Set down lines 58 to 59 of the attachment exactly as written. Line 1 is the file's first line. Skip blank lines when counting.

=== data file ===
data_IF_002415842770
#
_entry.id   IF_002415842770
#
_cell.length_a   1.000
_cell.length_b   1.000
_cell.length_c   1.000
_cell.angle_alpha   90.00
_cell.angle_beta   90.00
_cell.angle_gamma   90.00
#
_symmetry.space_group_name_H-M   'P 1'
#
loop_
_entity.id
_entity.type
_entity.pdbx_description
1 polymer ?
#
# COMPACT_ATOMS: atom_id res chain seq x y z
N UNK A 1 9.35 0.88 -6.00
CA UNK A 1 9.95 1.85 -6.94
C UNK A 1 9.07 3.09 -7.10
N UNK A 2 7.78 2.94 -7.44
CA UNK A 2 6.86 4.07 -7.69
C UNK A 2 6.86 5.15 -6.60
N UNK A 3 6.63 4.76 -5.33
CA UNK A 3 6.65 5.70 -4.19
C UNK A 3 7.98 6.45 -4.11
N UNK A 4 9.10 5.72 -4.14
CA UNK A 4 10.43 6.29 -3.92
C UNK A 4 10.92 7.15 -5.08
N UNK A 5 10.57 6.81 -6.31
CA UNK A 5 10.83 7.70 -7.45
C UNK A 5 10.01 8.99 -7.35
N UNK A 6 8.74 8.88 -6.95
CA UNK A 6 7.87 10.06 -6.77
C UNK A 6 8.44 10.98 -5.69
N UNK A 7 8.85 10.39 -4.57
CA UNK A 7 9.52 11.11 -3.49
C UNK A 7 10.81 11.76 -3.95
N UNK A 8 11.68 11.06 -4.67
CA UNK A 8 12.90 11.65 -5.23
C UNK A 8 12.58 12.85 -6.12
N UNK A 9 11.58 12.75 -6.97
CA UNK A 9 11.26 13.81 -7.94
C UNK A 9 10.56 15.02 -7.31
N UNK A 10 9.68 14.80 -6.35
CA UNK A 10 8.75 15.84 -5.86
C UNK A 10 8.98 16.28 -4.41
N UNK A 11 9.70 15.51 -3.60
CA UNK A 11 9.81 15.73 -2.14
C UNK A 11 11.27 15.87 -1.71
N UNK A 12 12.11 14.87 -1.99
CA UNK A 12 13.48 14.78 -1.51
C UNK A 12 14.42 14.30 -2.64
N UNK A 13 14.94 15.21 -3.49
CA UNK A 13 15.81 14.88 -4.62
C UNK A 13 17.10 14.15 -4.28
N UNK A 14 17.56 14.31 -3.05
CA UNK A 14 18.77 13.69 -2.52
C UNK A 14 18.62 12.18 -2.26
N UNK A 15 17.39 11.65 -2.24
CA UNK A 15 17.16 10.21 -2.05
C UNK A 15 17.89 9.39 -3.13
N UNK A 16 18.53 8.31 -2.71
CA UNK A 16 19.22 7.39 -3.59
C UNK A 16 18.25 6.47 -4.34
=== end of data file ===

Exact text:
CA UNK A 13 15.81 14.88 -4.62
C UNK A 13 17.10 14.15 -4.28